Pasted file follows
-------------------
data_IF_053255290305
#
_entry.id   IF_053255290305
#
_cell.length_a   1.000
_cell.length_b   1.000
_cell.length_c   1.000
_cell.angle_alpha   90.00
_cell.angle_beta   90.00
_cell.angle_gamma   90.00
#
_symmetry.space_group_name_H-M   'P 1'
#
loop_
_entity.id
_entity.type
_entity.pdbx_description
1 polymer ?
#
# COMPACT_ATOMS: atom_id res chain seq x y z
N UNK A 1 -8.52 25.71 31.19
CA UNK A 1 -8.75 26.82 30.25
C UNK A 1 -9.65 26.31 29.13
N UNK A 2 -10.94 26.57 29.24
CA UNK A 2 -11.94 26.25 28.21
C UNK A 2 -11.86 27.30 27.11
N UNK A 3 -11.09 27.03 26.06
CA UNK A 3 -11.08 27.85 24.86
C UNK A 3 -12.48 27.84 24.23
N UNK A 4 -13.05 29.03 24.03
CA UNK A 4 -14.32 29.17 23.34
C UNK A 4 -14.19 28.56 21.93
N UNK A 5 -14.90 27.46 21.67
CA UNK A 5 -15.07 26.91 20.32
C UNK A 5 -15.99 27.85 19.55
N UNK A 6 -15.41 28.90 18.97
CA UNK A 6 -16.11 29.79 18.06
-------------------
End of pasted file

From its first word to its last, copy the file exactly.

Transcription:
data_IF_053255290305
#
_entry.id   IF_053255290305
#
_cell.length_a   1.000
_cell.length_b   1.000
_cell.length_c   1.000
_cell.angle_alpha   90.00
_cell.angle_beta   90.00
_cell.angle_gamma   90.00
#
_symmetry.space_group_name_H-M   'P 1'
#
loop_
_entity.id
_entity.type
_entity.pdbx_description
1 polymer ?
#
# COMPACT_ATOMS: atom_id res chain seq x y z
N UNK A 1 -8.52 25.71 31.19
CA UNK A 1 -8.75 26.82 30.25
C UNK A 1 -9.65 26.31 29.13
N UNK A 2 -10.94 26.57 29.24
CA UNK A 2 -11.94 26.25 28.21
C UNK A 2 -11.86 27.30 27.11
N UNK A 3 -11.09 27.03 26.06
CA UNK A 3 -11.08 27.85 24.86
C UNK A 3 -12.48 27.84 24.23
N UNK A 4 -13.05 29.03 24.03
CA UNK A 4 -14.32 29.17 23.34
C UNK A 4 -14.19 28.56 21.93
N UNK A 5 -14.90 27.46 21.67
CA UNK A 5 -15.07 26.91 20.32
C UNK A 5 -15.99 27.85 19.55
N UNK A 6 -15.41 28.90 18.97
CA UNK A 6 -16.11 29.79 18.06